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Old 09-30-2009, 05:34 PM   #1
mrweenis
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Default Brewing my first mead...

So! I got a 5-gallon pickle bucket from work yesterday...and I thought I'd try my hand at brewing a mead. I don't have any pictures on me at the moment, but I thought I'd ask some general questions here to try and get my leg up on the pile.

It came with a lid, which, at far as I can tell, has a pretty good seal. However, I would need to drill a hole in it for the airlock. I was thinking I could drill a hole in the lid, run a tube through the hole into a bowl of water or sterilizer or something, and seal the tube-lid connection with some clay or something? Is that a good idea?

Also, has anyone used a pickle bucket before? This thing smells fairly strongly of pickles, and I imagine I should get rid of that smell before I brew. Any tips?

I am planning on using 3 gallons of honey from a local honey farm. Should I ask the bee-master any specific questions about the honey?

And...hmm. That's all I can think of for now. Any tips for a first time meadmaker are very much appreciated, though.

Thanks!

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Old 09-30-2009, 06:12 PM   #2
cabledawg
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I have toyed with the idea of reusing food buckets as fermenters, but with all the risk saving a few bucks over just buying a new one just didn't sit right with me. I buy a new bottling bucket and fermenter about every 6-9 months depending on how many time I brew. I have been told that buying two new buckets every 6-9 months was over kill but hey that is one less thing to worry about. I brewed my first mead last night. It was very simple and even the SWMBO got involed. Here is the recipe I used. http://www.homebrewtalk.com/f80/joes...ge-mead-49106/
Only change I made was the yeast.
Good luck

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Old 09-30-2009, 07:14 PM   #3
jezter6
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Ok, let's start.

3 GALLONS of Honey is something like 36# of honey - which is way way too much for a 5 gallon batch. Typically 12-20# would be used.

The pickle bucket - I would not use at all. If it even remotely still smells of pickles (even after a dozen cleanings, getting that out is likely going to be impossible) it's going to affect your mead. Second, it would be ok for primary, but for long term storage, you want to 1) minimize headspace and 2) no oxygen permeability. While I'm sure some people do keep meads and wines in buckets for aging, it's something I'm personally against.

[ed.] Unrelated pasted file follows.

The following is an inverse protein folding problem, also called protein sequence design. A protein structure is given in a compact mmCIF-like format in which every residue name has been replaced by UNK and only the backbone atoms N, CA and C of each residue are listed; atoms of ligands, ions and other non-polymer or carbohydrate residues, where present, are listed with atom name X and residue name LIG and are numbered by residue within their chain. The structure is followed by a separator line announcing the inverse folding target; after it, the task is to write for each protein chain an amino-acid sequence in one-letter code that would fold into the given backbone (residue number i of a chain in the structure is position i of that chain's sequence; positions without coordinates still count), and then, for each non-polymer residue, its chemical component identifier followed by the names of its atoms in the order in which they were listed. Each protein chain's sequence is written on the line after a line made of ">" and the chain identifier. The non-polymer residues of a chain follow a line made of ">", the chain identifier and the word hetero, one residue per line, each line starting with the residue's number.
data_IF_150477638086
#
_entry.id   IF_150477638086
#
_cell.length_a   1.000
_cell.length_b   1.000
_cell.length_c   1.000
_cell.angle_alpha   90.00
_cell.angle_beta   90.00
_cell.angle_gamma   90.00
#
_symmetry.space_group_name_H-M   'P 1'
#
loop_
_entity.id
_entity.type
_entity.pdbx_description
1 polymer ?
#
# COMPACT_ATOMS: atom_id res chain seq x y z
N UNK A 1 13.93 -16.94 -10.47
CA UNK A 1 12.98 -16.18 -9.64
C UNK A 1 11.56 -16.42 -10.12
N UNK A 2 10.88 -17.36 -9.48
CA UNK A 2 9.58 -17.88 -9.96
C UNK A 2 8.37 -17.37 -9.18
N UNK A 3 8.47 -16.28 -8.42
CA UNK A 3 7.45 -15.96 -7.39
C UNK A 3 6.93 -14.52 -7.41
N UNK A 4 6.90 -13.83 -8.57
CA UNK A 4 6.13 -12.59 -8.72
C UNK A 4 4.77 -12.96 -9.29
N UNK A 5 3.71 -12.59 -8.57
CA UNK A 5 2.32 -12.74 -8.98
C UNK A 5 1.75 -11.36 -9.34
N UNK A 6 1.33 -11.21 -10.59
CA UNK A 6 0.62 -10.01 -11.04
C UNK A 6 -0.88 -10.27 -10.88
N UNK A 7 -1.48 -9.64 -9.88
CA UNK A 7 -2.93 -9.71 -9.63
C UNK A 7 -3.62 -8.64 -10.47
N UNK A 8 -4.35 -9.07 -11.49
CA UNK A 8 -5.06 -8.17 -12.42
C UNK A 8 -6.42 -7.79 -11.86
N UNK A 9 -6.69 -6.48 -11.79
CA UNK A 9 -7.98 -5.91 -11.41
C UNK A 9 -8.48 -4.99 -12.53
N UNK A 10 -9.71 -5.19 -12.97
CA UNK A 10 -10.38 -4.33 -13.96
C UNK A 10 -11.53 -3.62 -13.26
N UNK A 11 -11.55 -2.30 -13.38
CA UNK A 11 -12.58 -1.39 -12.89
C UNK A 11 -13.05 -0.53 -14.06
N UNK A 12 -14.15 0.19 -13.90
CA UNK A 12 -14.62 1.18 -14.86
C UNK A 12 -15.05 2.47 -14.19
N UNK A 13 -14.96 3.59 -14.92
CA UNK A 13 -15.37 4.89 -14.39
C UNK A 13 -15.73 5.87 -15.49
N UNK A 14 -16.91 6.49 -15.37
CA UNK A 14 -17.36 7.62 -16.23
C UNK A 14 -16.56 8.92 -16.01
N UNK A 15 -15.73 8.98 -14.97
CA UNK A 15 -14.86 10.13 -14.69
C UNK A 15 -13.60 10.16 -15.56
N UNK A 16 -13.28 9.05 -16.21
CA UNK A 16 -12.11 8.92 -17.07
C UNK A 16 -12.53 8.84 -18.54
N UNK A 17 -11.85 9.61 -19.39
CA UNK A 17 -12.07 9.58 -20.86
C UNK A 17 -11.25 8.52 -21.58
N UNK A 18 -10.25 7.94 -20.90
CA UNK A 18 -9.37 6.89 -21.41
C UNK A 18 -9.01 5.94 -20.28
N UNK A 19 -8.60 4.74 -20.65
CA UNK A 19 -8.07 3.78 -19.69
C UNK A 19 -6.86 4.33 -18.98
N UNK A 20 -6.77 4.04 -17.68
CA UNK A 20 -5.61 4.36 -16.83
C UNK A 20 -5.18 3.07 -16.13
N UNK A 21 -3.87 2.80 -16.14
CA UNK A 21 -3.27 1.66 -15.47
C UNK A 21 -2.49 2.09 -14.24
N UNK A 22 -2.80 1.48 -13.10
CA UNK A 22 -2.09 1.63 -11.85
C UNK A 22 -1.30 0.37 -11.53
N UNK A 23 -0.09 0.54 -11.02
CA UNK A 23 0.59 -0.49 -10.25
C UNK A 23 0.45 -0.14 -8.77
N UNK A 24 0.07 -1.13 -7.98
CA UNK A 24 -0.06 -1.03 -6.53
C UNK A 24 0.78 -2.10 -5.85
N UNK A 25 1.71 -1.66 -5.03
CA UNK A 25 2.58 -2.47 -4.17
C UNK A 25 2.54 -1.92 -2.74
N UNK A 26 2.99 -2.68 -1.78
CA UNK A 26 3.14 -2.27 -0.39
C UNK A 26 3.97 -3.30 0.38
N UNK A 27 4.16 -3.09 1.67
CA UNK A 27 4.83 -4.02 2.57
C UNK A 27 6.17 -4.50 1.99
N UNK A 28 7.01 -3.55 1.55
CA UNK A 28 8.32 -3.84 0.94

If you're going to drill a hole, get a lid grommet from a homebrew store and put a standard airlock in there. While the "hose thru the hole" might work in primary while it's offgassing a ton of CO2, for long term storage, it just cant be trusted.

A bucket and a carboy from the store is like $50 or less and well worth the investment considering your ~15# of honey will end up being $50+. If you lose a $50 investment in the honey, you might as well have just bought the right equipment the first time.

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Old 09-30-2009, 07:23 PM   #4
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I agree that using a used pickle bucket would be a recipe for disaster. If you want to go used, and I have many times, go to a bakery or donut shop and get a pail that's had commercial icing in it. You don't need a lid for the primary fermentation. I use a towel secured with bungee cord. After about a week I rack the mead to a glass secondary and fit with an air lock. I do, however, drill a hole about three inches from the bottom of the pail and install a plastic spigot for racking. Make sure it isn't leaking before making the mead though.

Use about half of that three gallons of honey for a 5-gallon batch of mead and get yourself a hydrometer so you can get a precise measurement on your original gravity.

Buy Ken Schramm's The Compleat Meadmaker or go to gotmmead.com and do a little reading before you begin. It'll save you a lot of time and wasted effort in the long run.

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Old 09-30-2009, 07:28 PM   #5
mrweenis
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I'm glad I asked. Thanks for the replies! It looks like my mead endeavor might have to be put on hold for a little bit...

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